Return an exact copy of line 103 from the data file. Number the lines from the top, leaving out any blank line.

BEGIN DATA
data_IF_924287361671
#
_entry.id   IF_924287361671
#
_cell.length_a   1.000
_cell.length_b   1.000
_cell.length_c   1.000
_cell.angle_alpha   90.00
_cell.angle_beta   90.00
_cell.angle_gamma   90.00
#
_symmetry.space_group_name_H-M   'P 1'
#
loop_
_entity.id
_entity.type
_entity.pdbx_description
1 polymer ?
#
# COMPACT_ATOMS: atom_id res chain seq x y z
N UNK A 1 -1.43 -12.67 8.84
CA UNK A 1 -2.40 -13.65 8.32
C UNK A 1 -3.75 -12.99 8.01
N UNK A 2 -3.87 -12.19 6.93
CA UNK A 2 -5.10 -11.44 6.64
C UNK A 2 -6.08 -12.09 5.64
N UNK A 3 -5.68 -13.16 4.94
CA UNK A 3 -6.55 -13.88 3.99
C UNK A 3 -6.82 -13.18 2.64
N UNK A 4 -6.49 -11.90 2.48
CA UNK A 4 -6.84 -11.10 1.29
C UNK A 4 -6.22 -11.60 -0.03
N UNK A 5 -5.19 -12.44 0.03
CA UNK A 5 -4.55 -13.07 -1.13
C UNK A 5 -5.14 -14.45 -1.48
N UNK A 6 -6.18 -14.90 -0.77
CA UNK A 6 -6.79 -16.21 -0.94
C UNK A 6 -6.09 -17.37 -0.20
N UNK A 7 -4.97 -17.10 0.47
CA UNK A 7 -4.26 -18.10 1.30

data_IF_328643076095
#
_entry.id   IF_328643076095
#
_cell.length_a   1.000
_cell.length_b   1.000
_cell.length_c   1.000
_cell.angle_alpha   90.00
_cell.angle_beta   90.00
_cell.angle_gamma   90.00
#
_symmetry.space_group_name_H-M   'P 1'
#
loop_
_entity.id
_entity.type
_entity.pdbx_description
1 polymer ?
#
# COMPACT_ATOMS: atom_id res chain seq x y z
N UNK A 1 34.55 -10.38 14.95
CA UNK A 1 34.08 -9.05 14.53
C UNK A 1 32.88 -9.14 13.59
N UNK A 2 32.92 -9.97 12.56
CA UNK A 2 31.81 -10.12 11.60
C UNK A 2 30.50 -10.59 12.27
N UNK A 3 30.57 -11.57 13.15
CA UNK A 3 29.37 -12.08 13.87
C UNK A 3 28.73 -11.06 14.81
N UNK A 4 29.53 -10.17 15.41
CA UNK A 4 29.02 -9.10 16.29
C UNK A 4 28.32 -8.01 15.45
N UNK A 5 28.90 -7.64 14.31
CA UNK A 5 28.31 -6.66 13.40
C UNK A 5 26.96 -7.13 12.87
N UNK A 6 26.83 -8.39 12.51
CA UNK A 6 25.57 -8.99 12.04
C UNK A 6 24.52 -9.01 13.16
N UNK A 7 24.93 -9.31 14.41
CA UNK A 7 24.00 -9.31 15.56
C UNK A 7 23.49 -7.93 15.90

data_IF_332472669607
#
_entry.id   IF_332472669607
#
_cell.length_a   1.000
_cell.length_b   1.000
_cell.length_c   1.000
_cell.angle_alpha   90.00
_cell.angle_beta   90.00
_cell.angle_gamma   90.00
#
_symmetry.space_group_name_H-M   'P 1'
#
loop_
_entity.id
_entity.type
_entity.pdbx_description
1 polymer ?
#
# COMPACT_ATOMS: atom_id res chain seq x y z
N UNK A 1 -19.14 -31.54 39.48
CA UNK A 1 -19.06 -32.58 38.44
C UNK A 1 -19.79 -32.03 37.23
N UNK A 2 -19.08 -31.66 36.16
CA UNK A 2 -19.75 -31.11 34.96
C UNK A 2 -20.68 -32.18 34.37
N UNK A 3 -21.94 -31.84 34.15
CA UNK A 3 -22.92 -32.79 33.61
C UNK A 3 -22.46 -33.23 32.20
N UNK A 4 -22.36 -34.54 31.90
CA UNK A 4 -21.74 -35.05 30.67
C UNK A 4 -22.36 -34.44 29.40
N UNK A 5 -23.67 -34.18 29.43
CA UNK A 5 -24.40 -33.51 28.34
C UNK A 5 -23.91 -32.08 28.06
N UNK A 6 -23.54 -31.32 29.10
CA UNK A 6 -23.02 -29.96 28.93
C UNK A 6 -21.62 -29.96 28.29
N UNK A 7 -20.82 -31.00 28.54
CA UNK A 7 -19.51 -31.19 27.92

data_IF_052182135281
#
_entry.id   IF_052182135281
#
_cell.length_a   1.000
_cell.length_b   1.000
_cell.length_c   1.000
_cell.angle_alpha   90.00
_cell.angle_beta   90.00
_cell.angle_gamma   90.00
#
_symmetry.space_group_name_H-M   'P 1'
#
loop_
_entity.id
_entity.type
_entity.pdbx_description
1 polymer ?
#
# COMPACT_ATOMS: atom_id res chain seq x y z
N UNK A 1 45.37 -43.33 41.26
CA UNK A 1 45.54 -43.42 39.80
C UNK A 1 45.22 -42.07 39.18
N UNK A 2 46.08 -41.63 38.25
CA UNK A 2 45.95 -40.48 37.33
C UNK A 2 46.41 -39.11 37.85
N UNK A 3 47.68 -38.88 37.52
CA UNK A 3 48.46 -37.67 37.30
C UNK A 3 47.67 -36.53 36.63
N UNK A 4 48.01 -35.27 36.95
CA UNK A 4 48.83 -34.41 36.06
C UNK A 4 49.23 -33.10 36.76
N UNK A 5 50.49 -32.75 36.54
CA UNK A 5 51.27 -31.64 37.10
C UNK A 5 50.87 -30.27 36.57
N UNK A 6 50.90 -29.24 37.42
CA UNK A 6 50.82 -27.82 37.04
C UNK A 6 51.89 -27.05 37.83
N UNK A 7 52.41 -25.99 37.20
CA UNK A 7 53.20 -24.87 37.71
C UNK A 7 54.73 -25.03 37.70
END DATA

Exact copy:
CA UNK A 1 -19.06 -32.58 38.44